Archive for the ‘java’ Category

A new Project is started

February 14, 2012 Leave a comment

I’ve always wanted to develop a game, though the lack of time, art skill and game ideas always stopped me. Recently i made up my mind and decided to get it started. I settled for making a small rpg dungeon crawler, though i have yet to define the fine detail specifics.

I started this project as a hobby, a way to have some fun doing something i like and as a learning instrument. Through out this project i will make many mistakes and end up refactoring the code base, i have already done a lot of that and i have yet to scratch the surface of the game.

Currently this is what i have

Ignore the game name, i just felt the whole path would be filled with trials and tribulations. As of this time i have managed to generate the dungeon, a simple 60×30 array of floor, water and wall tiles. I also have player movement and wall collision setup.

The art you see above is a placeholder for something i intend to make further down the road (as i said no art skill) and can be found here.


It took me more time than it should’ve to decide what language and framework to use for this little hobby. I looked at python and pygame, ruby, xna, c++, java. Ended up choosing java, because it allows me to avoid relearning the other languages. For framework i chose Slick2D, which is  set of tools wrapped around the LWJGL OpenGL binding for Java.

Dungeon Generation

I decided early on that the dungeons needed to be procedurally generated so I set out to learn how to do just that. I found the Procedural Content Generation Wiki and thanks to them i ended up settling on a Cellular Automata method that would allow me to generate cave like levels.

During generation i just place tiles that end up living or dying during the 3 generations i allow them. I place two types of tile, wall and water. All the other tiles are automatically considered to be floor. This is a simplistic approach that i will need to refine, for instance you will easily find isolated water tiles inside walls or even situations like you see on the screen above where there are just a couple of tiles that bring nothing to the dungeon.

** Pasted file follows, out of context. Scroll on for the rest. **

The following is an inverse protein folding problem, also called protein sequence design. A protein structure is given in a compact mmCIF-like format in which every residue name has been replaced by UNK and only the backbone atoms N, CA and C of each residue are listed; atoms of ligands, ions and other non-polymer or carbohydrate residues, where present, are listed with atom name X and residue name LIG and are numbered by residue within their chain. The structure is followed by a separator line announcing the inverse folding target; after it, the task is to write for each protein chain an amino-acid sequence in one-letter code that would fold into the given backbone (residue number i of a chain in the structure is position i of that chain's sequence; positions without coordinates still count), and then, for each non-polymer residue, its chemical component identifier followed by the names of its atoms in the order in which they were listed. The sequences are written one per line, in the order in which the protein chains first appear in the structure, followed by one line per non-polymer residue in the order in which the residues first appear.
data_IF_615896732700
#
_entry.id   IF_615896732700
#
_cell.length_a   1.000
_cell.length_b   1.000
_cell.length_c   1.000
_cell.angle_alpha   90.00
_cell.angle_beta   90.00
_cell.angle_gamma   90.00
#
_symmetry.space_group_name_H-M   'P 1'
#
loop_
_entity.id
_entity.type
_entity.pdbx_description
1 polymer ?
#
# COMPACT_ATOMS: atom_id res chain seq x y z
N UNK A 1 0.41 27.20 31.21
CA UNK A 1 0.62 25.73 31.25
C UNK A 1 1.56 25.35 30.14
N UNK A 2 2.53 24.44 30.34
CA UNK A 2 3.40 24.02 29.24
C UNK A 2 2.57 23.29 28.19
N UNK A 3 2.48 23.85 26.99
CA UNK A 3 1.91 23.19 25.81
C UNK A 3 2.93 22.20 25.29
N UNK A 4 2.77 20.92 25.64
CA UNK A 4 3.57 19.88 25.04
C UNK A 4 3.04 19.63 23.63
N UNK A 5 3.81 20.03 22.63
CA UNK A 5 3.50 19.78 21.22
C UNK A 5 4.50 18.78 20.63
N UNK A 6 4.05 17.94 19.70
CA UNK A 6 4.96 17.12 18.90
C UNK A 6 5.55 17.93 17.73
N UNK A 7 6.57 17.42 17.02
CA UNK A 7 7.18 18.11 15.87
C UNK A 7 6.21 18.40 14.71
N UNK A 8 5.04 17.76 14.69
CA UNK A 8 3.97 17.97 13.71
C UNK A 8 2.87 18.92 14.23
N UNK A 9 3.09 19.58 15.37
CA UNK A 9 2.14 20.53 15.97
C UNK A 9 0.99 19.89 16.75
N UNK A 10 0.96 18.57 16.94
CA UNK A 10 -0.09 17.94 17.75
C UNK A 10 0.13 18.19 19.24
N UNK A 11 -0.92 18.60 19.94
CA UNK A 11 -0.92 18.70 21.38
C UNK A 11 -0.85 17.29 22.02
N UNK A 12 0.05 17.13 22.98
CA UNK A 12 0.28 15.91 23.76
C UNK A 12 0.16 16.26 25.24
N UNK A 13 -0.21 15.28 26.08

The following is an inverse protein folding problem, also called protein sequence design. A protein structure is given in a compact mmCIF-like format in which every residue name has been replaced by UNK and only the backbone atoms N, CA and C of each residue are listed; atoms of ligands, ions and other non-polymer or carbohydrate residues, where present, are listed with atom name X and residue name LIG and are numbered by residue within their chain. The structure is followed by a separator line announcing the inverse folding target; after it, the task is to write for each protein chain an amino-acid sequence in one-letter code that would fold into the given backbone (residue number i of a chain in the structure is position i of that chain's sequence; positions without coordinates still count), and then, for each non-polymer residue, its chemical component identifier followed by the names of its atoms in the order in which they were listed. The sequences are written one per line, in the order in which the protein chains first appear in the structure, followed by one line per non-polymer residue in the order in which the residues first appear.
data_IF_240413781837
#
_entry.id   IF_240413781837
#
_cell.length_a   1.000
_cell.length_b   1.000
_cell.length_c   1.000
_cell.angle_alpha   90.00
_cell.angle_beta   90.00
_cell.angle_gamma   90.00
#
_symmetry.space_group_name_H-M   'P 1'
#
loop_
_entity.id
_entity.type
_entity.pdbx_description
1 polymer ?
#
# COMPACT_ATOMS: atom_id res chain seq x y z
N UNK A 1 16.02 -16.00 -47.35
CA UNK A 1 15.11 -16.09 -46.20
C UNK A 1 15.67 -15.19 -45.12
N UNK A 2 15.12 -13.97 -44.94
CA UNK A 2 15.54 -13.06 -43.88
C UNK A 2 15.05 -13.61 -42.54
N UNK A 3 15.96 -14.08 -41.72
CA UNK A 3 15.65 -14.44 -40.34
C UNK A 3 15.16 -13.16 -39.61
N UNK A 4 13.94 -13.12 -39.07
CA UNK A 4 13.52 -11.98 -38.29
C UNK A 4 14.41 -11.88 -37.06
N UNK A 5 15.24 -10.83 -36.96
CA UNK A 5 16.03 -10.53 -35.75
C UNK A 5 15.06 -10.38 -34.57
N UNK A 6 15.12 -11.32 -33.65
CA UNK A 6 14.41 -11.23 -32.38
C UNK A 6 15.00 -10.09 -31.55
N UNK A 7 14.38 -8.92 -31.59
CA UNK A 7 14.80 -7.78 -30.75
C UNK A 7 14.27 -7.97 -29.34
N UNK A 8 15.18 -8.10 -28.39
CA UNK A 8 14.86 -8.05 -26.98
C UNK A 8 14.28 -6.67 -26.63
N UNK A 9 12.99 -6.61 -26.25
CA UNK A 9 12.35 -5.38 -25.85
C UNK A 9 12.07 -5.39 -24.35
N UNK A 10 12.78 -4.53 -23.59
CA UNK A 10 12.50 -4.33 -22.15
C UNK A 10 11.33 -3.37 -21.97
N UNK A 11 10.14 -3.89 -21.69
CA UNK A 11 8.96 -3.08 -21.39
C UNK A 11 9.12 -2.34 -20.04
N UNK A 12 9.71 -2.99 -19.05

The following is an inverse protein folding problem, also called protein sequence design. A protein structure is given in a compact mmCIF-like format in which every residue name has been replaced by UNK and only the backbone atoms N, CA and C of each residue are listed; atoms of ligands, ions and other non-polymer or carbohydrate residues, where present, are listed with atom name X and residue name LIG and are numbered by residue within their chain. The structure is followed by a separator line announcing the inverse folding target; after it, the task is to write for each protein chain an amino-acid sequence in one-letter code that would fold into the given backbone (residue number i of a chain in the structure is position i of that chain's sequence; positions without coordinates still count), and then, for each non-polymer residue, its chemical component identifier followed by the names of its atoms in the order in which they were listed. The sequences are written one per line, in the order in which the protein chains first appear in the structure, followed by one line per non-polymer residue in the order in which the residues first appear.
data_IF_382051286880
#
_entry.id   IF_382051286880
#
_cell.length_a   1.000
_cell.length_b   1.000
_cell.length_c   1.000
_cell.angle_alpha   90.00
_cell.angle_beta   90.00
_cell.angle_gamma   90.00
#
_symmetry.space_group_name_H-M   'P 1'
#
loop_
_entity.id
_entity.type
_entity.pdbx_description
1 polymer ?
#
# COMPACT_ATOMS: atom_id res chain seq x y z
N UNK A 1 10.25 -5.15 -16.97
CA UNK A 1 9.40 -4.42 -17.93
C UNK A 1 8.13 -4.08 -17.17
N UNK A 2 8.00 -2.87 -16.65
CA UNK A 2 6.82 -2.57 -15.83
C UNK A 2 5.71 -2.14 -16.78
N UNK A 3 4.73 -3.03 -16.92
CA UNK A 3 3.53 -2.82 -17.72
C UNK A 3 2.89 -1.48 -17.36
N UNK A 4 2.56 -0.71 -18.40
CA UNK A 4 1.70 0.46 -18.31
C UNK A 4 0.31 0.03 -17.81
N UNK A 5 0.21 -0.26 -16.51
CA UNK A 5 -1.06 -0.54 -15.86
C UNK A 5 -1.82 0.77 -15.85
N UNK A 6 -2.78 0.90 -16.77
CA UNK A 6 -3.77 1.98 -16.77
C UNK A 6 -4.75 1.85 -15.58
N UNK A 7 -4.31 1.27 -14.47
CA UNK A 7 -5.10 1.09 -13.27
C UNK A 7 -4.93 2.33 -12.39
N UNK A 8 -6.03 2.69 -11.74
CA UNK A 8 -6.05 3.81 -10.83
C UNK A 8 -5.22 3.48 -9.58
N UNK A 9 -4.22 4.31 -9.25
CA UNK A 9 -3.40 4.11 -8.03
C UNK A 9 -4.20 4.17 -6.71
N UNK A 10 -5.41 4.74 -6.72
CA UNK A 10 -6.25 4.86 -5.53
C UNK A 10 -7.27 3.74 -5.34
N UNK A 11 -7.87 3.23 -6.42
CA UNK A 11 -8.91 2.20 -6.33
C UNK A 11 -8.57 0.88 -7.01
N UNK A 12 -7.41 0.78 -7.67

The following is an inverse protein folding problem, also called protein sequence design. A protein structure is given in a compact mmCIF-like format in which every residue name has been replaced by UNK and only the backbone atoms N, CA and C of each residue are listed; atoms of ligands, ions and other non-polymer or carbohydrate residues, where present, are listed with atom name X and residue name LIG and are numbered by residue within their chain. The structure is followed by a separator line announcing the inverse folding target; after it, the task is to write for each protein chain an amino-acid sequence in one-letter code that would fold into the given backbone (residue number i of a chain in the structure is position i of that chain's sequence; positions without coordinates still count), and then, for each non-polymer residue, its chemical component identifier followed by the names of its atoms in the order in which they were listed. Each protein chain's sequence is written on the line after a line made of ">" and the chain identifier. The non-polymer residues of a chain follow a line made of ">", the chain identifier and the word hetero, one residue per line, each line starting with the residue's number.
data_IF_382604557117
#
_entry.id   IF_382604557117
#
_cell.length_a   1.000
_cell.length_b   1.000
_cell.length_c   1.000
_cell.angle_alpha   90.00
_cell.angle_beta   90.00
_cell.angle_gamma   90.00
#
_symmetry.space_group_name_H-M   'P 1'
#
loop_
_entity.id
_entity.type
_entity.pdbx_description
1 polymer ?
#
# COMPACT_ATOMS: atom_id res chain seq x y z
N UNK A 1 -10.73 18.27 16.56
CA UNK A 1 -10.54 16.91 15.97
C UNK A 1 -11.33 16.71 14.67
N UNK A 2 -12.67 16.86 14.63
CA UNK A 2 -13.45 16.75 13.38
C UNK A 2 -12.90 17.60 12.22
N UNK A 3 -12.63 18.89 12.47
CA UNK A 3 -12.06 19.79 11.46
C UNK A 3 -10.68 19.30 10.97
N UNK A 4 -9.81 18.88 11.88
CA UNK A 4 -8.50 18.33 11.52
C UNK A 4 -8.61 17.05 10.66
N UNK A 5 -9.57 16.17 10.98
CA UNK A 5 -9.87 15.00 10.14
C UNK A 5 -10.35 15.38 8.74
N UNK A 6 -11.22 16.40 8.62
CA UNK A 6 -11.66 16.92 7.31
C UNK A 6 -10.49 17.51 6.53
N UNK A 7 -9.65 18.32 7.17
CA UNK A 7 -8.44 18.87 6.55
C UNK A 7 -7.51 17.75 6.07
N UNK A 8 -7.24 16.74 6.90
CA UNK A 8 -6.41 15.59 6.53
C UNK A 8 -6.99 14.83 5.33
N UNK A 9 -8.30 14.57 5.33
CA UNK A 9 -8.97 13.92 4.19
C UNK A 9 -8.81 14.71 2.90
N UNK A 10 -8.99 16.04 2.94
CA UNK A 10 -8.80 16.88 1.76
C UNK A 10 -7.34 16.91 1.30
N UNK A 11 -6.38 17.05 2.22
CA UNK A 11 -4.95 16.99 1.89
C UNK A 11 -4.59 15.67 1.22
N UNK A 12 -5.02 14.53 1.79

Rendering Art

After generating the tiles its time to draw them. My first attempt slowed down my screen to a crawl. The reason was twofold: rendering all the map and using the wrong api from Slick2D.

At first i was simply iterating all the map and drawing images to the screen with SpriteSheet.getSprite(x, y).

SpriteSheet is a wrapper for an image that contains all your tiles. when you do getSprite it creates an Image object with the appropriate tile. A good explanation taken from StackOverflow:

There is a SpriteSheet class in Slick that does exactly this.

SpriteSheets, in Slick, are large images made up of a series of uniformly sized tiles. Each tile is typically an animation frame in a Sprite. In the SpriteSheet constructor you specify the image (which has all the tiles), and the width/height of the tiles in the sheet, along with any spacing and margin, if you have/need that.

Finally, the getSprite(x, y) method allows you to retrieve the specified tile, as if it were an element in a 2D array. In other words, if you have a SpriteSheet of 16 tiles, that are arranged in a 4×4 grid of tiles, then to get the tile in column 3, row 2, you would call getSprite(3, 2);

I believe the indexes in getSprite(x, y) are zero-based, just like arrays in Java.